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Fall-calving heifers average $1,401 per head in Show-Me-Select auction at Fruitland, Mo.


Heifers that will calve this fall sold for an average of $1,401 at a Show-Me-Select Replacement Heifer auction May 2.

"With the present economy and uncertainty in the beef business, it was an excellent sale," said Roger Eakins, University of Missouri Extension livestock specialist in Jackson, Mo. "It shows that buyers will pay for breeding stock with data behind them."

Cooperating beef farmers organized the sale at the Fruitland Livestock Auction. The consignors of the 126 replacements were enrolled in a beef-education program conducted by MU Extension.

The heifers met requirements on health and body condition and were bred to proven sires that met standards set by the sale committee.

The 71 lots from 19 consignors sold for a total of $176,500. About 90 percent of the heifers were Angus or Angus crossbreds. Consignments ranged from two to 20 head.

The highest consignment average of $1,556 was on seven lots from Masters Farm, Cape Girardeau, Mo. The second-highest average of $1,506 was on five lots from Eggers Stock Farm, Jackson, Mo.

The prices were higher than in a sale last fall when southeast Missouri was in a drought. Rain on sale day helped fill the auction barn seats, spectators said.

In this sale, 36 heifers qualified as "Tier Two" replacements, Eakins said. Those heifers were out of AI (artificial insemination) matings and most were bred to AI sires with proven-accuracy EPDs (Expected Progeny Differences).

"AI-bred heifers consistently sell for premium prices," Eakins told the auction crowd. In this sale, the AI-bred heifers averaged $128 above those bred by natural service.

With AI, breeders have access to top sires in a breed with higher-accuracy genetics. "Accuracy is defined as a measure of reliability of the genetic merit of a bull," said David Patterson, MU Extension beef specialist, Columbia, Mo.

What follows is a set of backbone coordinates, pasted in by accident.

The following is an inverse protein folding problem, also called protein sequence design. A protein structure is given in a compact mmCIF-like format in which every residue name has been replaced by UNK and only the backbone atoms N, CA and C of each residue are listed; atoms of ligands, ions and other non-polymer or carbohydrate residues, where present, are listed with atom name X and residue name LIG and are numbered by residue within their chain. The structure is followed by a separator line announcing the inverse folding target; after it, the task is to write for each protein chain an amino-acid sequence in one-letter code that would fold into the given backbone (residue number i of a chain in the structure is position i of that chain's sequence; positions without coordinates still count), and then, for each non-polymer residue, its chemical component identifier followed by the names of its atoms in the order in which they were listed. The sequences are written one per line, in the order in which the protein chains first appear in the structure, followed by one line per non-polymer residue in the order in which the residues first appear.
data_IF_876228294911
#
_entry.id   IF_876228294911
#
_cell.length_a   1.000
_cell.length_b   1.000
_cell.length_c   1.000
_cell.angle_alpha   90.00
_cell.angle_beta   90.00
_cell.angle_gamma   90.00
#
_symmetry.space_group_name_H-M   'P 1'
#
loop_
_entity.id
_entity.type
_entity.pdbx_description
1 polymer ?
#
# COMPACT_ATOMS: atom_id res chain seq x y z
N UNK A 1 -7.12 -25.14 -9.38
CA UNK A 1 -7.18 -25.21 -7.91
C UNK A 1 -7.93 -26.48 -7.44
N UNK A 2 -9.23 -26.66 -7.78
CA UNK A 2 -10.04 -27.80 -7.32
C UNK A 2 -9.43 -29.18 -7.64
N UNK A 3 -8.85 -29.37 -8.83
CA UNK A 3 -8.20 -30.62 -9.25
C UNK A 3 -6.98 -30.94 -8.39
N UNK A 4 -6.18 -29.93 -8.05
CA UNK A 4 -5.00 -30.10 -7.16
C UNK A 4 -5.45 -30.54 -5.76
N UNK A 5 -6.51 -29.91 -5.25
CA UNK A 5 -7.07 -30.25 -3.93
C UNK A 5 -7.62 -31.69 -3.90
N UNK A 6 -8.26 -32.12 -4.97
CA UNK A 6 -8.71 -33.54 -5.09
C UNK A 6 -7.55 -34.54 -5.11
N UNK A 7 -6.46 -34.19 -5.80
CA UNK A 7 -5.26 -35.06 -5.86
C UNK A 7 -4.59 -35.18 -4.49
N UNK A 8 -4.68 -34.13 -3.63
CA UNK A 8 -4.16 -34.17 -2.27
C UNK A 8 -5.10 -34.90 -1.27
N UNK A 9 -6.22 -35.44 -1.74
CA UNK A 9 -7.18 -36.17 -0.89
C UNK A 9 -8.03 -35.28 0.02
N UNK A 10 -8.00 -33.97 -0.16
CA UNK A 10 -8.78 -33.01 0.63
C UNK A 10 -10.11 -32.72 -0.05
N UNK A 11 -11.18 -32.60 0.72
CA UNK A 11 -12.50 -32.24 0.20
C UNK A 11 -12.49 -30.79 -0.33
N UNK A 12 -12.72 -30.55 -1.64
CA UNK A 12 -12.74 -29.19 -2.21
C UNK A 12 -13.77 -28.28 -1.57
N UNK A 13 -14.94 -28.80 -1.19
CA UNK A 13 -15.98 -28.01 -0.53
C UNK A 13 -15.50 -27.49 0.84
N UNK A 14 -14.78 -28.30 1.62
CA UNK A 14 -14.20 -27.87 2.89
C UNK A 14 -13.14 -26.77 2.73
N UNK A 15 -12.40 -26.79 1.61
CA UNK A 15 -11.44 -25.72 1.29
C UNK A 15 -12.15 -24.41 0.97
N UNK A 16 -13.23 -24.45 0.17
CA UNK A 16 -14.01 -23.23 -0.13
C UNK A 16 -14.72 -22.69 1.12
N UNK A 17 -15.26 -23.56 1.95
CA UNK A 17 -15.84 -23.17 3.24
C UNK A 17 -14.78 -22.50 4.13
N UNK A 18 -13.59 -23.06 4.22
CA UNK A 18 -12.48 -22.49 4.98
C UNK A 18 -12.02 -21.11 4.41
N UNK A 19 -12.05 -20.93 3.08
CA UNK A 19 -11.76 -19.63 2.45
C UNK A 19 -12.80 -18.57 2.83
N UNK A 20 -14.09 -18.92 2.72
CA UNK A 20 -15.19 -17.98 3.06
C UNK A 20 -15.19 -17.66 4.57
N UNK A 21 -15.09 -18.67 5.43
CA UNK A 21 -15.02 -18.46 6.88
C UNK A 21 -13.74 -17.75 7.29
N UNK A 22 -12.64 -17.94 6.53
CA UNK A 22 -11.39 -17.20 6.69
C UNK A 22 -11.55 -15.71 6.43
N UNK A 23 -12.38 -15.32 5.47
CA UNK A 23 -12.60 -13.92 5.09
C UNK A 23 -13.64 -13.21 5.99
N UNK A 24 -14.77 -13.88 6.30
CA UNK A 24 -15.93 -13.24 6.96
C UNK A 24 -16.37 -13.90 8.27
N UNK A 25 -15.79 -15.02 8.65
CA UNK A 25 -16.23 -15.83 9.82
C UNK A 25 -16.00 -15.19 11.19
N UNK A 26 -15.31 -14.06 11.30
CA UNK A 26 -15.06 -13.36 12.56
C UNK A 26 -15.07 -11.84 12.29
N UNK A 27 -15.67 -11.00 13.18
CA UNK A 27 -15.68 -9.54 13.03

All Show-Me-Select heifers were checked for pregnancy at least twice, with the last exam within 30 days of the sale, Eakins said. "They are guaranteed bred for 30 days after the sale." They are also sold with a guarantee the calves will be free of genetic defects at birth.

Graders from the Missouri Department of Agriculture checked the heifers on arrival at the sale barn. Heifers not meeting requirements for body condition or other standards were sent home.

Patterson started Show-Me-Select as a pilot program in two areas of Missouri in 1996. It has since spread statewide.

In his warm-up talk, auctioneer Ken Carney told potential bidders that old cows continue to sell for high prices. "Now is the time to upgrade your herds."

The next Show-Me-Select sale, with 219 heifers consigned, will be at 7 p.m., May 15, at Joplin Regional Stockyards, Carthage, Mo. Eldon Cole, MU Extension specialist in Mount Vernon, Mo., has details at 417-466-3102.

Beef producers interested in enrolling for the 2010 spring sale have until Aug. 15 of this year to sign up, Eakins said. Breeders across the state can enroll by contacting their regional MU Extension livestock specialist.

Only heifers enrolled in the program and that wear the black-and-gold ear tag may be called "Show-Me-Select" heifers.

More details are at http://agebb.missouri.edu/select/.

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